"Product of Canada" and "Made in Canada" claims—Frequently asked questions

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What are the changes in the Competition Bureau's Guidelines?

The new Enforcement Guidelines on "Product of Canada" and "Made in Canada" Claims introduce a distinction between "Product of Canada" and "Made in Canada" claims. Product of Canada claims will be subject to a higher threshold of Canadian content (98%), while Made in Canada claims will remain subject to a 51% threshold of Canadian content. Made in Canada claims should be accompanied by a qualifying statement indicating that the product contains imported content. In both cases, the last substantial transformation of the product must have occurred in Canada.

A "Product of Canada" claim will not be challenged by the Bureau provided that:

  • 1) the last substantial transformation of the good occurred in Canada; and
  • 2) 98% of the total direct costs of producing or manufacturing the goods have been incurred in Canada.

A "Made in Canada" claim will not be challenged by the Bureau provided that:

  • 1) the last substantial transformation of the good occurred in Canada;
  • 2) at least 51% of the total direct costs of producing or manufacturing the goods have been incurred in Canada; and
  • 3) the "Made in Canada" representation is accompanied by an appropriate qualifying statement, such as "Made in Canada with imported parts".

While the Bureau will use the above factors in determining whether there is a potential concern, a mere deviation from the Guidelines may not, in and of itself, represent a contravention of the statutes under the Competition Bureau's jurisdiction. Each situation will be evaluated on a case-by-case basis in order to determine whether potential issues are raised under the laws in question.

As always, the Bureau will not hesitate to take appropriate enforcement action if it is warranted.

Why did the Bureau change its Guidelines?

The Guidelines introduce a distinction between "Product of Canada" and "Made in Canada" claims for non-food products, which is consistent with the treatment of food products by the Canadian Food Inspection Agency (CFIA). In December 2008, guidelines on the use of Canadian Content Claims such as "Product of Canada" and "Made in Canada" on food products were introduced by the CFIA and included a distinction between "Product of Canada" and "Made in Canada" claims.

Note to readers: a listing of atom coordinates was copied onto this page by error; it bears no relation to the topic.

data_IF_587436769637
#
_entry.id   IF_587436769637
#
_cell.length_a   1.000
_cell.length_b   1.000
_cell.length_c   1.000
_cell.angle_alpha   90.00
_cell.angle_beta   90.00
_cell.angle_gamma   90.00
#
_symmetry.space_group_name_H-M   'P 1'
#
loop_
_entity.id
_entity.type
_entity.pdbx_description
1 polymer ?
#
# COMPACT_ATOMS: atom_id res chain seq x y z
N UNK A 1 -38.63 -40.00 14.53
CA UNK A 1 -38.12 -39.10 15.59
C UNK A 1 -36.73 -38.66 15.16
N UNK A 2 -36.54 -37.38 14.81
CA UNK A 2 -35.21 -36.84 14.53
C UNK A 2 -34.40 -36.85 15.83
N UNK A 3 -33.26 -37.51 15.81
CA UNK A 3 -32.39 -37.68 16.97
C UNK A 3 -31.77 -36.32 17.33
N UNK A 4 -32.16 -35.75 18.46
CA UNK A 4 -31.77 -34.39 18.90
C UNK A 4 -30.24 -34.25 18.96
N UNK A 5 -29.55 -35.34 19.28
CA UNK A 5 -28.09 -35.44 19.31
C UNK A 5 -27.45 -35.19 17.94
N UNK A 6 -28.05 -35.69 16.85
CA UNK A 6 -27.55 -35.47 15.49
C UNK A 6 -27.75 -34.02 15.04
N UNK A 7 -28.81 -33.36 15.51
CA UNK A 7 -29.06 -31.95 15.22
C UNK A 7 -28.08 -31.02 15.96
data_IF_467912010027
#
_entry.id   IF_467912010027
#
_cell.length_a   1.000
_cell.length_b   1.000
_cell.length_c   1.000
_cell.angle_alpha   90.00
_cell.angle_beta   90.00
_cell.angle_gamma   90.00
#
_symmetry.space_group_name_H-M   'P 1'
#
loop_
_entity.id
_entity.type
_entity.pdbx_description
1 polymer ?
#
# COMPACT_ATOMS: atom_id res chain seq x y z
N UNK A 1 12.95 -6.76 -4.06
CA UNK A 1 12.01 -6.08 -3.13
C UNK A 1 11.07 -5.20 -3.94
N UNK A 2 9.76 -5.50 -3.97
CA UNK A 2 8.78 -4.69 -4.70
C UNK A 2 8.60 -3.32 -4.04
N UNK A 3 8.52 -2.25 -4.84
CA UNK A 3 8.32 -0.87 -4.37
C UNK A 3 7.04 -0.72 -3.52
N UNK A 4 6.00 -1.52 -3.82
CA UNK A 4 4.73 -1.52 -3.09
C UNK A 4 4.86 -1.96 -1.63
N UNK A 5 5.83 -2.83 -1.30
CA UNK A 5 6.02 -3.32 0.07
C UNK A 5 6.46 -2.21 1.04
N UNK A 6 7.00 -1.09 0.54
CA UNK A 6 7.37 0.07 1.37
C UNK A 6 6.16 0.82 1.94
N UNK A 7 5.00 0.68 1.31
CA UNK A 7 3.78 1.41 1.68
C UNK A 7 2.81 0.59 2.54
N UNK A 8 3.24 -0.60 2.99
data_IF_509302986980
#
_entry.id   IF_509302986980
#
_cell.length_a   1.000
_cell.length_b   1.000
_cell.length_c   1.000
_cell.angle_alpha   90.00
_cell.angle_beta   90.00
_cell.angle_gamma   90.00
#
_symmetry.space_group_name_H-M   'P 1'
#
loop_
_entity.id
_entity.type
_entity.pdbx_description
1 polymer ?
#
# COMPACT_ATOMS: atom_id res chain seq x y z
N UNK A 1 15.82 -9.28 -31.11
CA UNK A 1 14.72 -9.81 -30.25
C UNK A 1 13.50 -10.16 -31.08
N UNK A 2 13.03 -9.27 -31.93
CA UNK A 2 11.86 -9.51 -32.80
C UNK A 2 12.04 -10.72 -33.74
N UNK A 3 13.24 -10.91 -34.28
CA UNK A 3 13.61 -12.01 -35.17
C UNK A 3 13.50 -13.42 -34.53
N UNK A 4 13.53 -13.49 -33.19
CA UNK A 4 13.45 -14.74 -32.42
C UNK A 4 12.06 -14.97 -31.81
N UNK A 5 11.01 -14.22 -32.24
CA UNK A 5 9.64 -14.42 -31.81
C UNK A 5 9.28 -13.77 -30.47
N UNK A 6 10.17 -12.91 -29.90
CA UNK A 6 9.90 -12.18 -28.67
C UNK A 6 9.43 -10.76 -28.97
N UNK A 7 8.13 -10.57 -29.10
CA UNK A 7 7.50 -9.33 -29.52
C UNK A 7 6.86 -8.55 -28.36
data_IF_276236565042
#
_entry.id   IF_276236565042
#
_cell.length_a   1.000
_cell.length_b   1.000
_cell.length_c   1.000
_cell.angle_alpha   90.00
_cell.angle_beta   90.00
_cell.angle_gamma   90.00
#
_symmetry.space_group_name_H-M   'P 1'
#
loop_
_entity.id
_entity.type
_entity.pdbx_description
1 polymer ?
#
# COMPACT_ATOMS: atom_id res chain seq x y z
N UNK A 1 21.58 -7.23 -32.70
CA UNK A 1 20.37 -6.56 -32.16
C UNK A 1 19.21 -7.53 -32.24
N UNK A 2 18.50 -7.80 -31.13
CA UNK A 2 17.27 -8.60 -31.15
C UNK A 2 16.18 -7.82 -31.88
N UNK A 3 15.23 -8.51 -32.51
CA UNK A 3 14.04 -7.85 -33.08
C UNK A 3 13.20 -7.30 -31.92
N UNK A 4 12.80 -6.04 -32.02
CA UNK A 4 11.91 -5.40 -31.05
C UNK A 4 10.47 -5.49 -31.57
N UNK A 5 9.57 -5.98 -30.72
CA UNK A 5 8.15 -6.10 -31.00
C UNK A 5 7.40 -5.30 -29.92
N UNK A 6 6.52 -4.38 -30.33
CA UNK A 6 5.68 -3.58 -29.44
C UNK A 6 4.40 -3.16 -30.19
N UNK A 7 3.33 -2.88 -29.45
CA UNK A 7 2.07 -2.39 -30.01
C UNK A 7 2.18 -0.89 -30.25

The Guidelines provide industry with useful information that will help them to ensure that they are in compliance with the false or misleading representations provisions of the Competition Act, the Consumer Packaging and Labelling Act and the Textile Labelling Act, when making claims about the Canadian origins of their products.

The Guidelines will also benefit consumers by helping to ensure that they have access to clear, truthful and accurate information that will assist them in making informed purchasing decisions.

Do I have to put "Made in Canada" or "Product of Canada" labelling on my product?

It is important to note that the Competition Act, the Consumer Packaging and Labelling Act and the Textile Labelling Act do not require that the country of origin of a product be identified. Accordingly, businesses that do not make a "Made in Canada" or "Product of Canada" claim are not affected by the new Guidelines.

However, if a business chooses to make such a claim, the Bureau will apply the approach described in the Guidelines when assessing "Product of Canada" and "Made in Canada" claims under the false or misleading representations provisions of the Competition Act, the Consumer Packaging and Labelling Act and the Textile Labelling Act.

Since there was no distinction under the Bureau's former Guide between a "Made in Canada" and a "Product of Canada" claim, businesses using the term "Product of Canada" should review the claims being made to ensure they comply with the new 98% cost of production threshold. Businesses that already make "Made in Canada" claims should alter their claims to include an appropriate qualifying statement.

Please note that paragraph 11(1)(c) of the Textile Labelling and Advertising Regulations requires that any textile product that is represented as containing imported fabric or fibre, should also indicate the country of origin of that fabric or fibre. In such a case, if a company makes a "Made in Canada" claim, the claim would need to include a qualifying statement that:

  • clearly indicates that the textile product includes imported fabric or fibre; and
  • clearly identifies the country of origin of that fabric or fibre.

Why is the Bureau releasing guidelines? Why not enact legislation and make the proposed changes mandatory?